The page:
December 2019 Pulse
In a recent report on urbanisation trends, the World Health Organization predicted that by 2030, six out of every 10 people in the world would be city dwellers. This means that virtually every global growth over the next 30 to 40 years will take place in urban areas.
Sociologists have coined two new terms to capture the phenomenon of the modern city. The term ‘urbanisation’ refers to the magnetic quality of cities – their ability to attract people from rural areas.
‘Urbanism’ points to the profound relationship between the city and culture(s). Most modern cities are multicultural, a diverse mix of people of different ethnicities and religions. This has led Josef Ramoneda to assert, perhaps hyperbolically, that “[t]he identity of the city is a non-identity. This is because its only identity is diversity.”
It is therefore not off the mark to describe the modern city as a microcosm of the world, tucked in a confined space.
But ‘urbanism’ stresses the point that cities are not merely receptacles of cultures, but transform, transmit, and magnify them. So complex is that concrete instantiation of human sociality called the city, that an extraordinary amount of sociology is needed to interpret it.
Cities are never spiritually neutral. They can be surprising epiphanies of the nobility of the human spirit. But they can also be wildernesses of depravity and inhumanity.
The Church in the modern city that seeks to fulfil our Lord’s commission (Matthew 28:16-20) must first and foremost be firmly grounded in the gospel we have been called to proclaim.
This assertion seems too obvious. But the city, it must be remembered, presents temptations and seductions from which the Church is not immune. The Church must be shaped by the Word and energised by the Spirit, or else the gospel we preach will willy-nilly be defaced by the acids of relativism, pluralism, secularism, and political correctness.
The Church that seeks to ‘disciple the city’ must never offer an anaemic ‘gospel’ that panders to the therapeutic culture of modernity. David Wells, that indefatigable prophet of modern evangelicalism, warns of the corrupting influence of such a culture in his provocative book, No Place for Truth.
“As the nostrums of the therapeutic age supplants confession, and as preaching is psychologised,” writes Wells, “the meaning of the Christian faith is privatised. At a single stroke, confession is eviscerated and reflection reduced mainly to thought about self.”
The Church in the modern city must also be wary of the influence of pragmatism, which pervades modern culture, and the temptation to take short cuts. Sadly, evangelicalism is especially vulnerable to this.
As Mark Noll has rightly pointed out in his book, The Scandal of the Evangelical Mind: “The evangelical ethos is activistic, populist, pragmatic, and utilitarian. It allows little space for broader or deeper intellectual effort because it is dominated by the urgencies of the moment.”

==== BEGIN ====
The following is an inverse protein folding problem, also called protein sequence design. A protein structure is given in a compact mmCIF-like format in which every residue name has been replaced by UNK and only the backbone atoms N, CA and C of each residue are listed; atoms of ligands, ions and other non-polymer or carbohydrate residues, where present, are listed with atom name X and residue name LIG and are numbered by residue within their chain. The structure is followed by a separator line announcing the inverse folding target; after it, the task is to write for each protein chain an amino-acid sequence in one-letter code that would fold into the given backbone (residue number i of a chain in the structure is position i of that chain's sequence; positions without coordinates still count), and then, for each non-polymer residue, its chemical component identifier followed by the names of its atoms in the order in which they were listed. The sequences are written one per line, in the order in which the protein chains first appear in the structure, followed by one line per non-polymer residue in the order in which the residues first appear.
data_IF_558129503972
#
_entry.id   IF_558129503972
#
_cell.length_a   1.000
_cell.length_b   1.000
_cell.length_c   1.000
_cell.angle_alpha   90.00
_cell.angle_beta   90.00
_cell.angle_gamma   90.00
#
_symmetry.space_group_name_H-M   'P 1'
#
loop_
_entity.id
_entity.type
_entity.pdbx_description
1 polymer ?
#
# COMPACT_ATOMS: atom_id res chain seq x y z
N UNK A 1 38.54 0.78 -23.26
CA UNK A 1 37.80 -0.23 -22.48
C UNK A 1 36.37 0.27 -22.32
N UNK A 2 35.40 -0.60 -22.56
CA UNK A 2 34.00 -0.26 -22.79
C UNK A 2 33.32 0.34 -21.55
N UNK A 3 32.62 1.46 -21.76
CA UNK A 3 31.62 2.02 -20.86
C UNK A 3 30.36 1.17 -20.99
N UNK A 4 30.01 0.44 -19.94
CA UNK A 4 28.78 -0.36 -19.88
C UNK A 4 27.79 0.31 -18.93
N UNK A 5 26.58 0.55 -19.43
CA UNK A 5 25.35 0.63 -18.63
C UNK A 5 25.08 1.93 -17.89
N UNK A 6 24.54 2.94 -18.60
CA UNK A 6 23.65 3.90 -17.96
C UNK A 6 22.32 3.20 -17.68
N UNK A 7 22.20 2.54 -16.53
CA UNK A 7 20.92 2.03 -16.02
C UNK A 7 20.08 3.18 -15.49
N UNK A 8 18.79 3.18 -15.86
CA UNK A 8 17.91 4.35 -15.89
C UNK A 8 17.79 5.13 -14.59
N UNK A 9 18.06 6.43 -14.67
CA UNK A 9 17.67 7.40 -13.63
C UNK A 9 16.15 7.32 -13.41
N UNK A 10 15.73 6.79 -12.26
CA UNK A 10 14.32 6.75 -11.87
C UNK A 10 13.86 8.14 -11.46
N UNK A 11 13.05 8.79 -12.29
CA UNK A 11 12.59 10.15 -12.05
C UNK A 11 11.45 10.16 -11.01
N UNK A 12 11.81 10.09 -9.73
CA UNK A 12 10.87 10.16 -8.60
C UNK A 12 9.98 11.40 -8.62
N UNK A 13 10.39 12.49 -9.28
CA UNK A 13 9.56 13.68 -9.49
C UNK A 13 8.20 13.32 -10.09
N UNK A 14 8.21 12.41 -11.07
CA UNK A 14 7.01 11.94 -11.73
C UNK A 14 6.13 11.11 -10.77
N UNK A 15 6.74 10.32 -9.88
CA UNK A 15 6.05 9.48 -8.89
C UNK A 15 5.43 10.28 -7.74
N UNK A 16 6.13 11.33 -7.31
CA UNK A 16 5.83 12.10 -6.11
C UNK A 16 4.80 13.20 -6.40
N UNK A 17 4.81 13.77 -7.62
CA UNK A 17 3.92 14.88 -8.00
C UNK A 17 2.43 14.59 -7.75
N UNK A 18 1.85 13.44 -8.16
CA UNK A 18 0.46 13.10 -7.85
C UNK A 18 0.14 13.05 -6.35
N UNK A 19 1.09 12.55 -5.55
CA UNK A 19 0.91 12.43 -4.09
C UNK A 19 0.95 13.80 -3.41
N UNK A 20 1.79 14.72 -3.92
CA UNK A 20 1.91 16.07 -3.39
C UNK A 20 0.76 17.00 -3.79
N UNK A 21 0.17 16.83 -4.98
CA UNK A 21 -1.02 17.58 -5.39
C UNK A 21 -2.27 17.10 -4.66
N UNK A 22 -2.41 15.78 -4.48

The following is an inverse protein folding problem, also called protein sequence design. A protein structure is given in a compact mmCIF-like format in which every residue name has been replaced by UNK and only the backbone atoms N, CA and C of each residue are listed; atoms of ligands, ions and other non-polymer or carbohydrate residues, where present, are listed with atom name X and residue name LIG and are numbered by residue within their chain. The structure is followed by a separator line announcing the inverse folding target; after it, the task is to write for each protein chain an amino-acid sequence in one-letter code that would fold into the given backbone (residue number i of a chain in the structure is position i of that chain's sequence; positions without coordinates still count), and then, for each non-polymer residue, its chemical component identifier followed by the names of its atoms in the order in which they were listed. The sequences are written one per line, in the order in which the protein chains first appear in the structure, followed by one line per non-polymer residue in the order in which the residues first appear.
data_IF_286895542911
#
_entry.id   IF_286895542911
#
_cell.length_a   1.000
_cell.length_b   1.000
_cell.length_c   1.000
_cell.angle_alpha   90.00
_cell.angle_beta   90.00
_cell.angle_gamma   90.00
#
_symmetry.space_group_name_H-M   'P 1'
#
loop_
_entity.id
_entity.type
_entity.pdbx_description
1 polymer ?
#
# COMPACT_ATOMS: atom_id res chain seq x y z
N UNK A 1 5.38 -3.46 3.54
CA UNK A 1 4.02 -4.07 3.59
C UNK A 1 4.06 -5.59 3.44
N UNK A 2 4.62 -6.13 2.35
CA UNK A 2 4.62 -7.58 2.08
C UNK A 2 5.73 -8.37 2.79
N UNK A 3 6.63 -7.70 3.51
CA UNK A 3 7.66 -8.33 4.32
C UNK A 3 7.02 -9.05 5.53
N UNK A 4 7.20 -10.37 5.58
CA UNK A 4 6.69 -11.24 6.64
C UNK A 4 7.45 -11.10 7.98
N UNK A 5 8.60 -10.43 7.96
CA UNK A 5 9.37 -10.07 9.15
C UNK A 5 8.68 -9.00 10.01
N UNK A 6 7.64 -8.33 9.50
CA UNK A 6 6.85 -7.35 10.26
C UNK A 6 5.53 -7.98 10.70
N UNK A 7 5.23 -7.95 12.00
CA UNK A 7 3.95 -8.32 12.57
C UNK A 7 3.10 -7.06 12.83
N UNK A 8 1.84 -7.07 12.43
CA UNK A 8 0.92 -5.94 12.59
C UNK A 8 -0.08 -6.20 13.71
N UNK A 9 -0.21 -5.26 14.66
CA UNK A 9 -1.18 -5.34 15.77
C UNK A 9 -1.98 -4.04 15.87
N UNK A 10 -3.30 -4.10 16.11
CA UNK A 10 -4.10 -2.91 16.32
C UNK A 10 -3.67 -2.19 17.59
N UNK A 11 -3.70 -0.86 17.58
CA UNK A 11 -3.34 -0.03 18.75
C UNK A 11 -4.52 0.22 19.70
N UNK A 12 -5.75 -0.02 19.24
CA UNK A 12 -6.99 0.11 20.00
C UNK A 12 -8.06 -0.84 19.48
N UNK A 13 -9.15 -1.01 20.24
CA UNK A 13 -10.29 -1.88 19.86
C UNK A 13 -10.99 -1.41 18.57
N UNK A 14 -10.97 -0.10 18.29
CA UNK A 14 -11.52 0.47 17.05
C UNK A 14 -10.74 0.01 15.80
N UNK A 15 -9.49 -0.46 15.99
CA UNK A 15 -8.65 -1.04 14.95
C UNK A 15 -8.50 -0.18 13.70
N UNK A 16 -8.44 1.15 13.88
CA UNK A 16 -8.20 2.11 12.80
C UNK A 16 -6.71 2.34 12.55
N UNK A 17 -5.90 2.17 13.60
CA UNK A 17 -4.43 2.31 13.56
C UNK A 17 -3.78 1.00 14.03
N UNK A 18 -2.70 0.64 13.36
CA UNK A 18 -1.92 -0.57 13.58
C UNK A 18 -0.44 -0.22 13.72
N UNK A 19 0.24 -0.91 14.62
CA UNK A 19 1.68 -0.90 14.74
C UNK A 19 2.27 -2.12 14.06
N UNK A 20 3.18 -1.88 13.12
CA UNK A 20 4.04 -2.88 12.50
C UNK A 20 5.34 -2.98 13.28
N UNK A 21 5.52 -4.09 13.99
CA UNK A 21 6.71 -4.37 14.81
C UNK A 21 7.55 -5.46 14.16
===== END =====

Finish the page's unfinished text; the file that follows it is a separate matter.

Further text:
The Church that truly seeks to obey our Lord’s command must roundly reject pragmatism and populism in all their clever guises – ‘easy believism’, the demand for quick, tangible results, and the obsession with mere numerical growth – because they cheapen God’s grace.
We must not portray salvation in naïve ‘decisionist’ terms (the idea that the person is saved when he raises his hand at a gospel meeting or says the sinner’s prayer). We must not separate conversion from discipleship, regeneration from sanctification, or salvation from holiness.
The Church must embrace the holistic conception of salvation proposed by John Wesley, the (reluctant) founder and theologian par excellence of the Methodist movement. For Wesley, salvation is “not barely … deliverance from hell, or going to heaven”.
Salvation can never be bracketed away from holiness. “If by salvation we mean a present salvation from sin,” wrote John Wesley in A Farther Appeal to Men of Reason and Religion (Part 1), “we cannot say, holiness is a condition of it; for it is the thing itself. Salvation, in this sense, and holiness, are synonymous terms.”
Finally, the Church that seeks to ‘disciple the city’ cannot promote an irresponsible triumphalism that simply sweeps the existential angst of city dwellers under the proverbial carpet. We must confront the ubiquitous problems of city life – crime, poverty, congestion, pollution, racial tensions, etc.
In addition, we must take seriously what scholars have described as ‘urban anguish’ – the mental suffering, emotional insecurity, and loneliness of city people. The Church in the city must stand in solidarity with these urbanites, and in so doing become an efficacious sacrament of God’s grace and mercy.
Dr Roland Chia is Chew Hock Hin Professor of Christian Doctrine at Trinity Theological College and Theological and Research Advisor for the Ethos Institute for Public Christianity.